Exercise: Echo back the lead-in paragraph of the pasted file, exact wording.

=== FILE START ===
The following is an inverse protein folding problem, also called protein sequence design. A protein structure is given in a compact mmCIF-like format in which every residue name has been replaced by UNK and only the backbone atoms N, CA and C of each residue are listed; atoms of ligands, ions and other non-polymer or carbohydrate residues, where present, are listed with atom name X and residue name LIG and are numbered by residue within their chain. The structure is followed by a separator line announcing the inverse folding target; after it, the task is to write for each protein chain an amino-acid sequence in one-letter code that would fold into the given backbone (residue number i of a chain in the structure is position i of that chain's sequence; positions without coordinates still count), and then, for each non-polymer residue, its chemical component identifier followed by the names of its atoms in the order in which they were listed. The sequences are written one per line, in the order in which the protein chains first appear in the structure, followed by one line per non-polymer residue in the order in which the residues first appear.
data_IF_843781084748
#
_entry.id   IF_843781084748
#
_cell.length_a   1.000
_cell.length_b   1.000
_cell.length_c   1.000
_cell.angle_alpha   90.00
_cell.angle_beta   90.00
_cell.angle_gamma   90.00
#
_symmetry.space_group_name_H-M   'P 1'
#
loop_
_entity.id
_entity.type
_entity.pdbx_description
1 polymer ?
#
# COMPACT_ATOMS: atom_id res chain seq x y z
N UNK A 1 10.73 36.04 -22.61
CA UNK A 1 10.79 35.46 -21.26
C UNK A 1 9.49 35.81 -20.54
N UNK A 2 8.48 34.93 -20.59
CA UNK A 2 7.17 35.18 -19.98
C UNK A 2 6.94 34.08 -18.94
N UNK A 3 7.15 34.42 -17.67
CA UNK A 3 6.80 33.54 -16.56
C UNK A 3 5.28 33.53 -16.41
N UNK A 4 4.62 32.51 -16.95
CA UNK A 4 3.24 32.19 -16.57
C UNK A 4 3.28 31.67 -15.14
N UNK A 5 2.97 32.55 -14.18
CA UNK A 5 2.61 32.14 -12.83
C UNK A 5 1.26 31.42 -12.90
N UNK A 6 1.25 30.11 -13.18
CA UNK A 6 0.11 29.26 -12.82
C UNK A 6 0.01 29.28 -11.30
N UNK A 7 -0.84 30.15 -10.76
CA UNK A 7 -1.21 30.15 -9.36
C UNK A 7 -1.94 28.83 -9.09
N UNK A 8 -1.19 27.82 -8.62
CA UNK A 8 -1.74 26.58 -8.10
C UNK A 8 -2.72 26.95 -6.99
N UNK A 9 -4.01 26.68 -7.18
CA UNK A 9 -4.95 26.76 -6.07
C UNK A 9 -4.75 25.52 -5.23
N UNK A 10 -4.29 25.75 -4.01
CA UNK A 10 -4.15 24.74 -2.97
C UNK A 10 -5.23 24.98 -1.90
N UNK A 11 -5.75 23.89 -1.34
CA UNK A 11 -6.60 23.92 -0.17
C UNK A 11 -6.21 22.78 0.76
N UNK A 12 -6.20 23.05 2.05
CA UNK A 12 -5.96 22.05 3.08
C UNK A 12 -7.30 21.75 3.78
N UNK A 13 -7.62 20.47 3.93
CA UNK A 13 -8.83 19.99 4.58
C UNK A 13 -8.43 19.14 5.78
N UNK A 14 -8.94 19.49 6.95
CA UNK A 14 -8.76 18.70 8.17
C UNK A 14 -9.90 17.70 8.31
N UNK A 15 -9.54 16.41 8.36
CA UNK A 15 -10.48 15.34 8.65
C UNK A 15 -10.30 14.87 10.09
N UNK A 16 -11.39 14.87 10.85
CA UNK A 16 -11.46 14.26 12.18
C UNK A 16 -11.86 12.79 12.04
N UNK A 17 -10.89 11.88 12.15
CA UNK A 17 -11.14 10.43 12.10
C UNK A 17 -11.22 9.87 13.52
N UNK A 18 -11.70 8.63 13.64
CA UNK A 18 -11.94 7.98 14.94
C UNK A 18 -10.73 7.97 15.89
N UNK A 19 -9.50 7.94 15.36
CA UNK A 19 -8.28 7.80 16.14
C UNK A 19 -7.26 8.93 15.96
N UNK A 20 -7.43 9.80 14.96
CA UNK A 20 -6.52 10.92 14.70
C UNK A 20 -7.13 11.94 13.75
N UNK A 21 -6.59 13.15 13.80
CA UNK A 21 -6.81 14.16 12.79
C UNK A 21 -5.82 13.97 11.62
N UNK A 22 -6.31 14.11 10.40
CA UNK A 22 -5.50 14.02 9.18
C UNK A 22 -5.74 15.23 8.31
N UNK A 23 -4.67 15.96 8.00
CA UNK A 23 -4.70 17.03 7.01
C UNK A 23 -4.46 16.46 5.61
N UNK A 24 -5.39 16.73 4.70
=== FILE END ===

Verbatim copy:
The following is an inverse protein folding problem, also called protein sequence design. A protein structure is given in a compact mmCIF-like format in which every residue name has been replaced by UNK and only the backbone atoms N, CA and C of each residue are listed; atoms of ligands, ions and other non-polymer or carbohydrate residues, where present, are listed with atom name X and residue name LIG and are numbered by residue within their chain. The structure is followed by a separator line announcing the inverse folding target; after it, the task is to write for each protein chain an amino-acid sequence in one-letter code that would fold into the given backbone (residue number i of a chain in the structure is position i of that chain's sequence; positions without coordinates still count), and then, for each non-polymer residue, its chemical component identifier followed by the names of its atoms in the order in which they were listed. The sequences are written one per line, in the order in which the protein chains first appear in the structure, followed by one line per non-polymer residue in the order in which the residues first appear.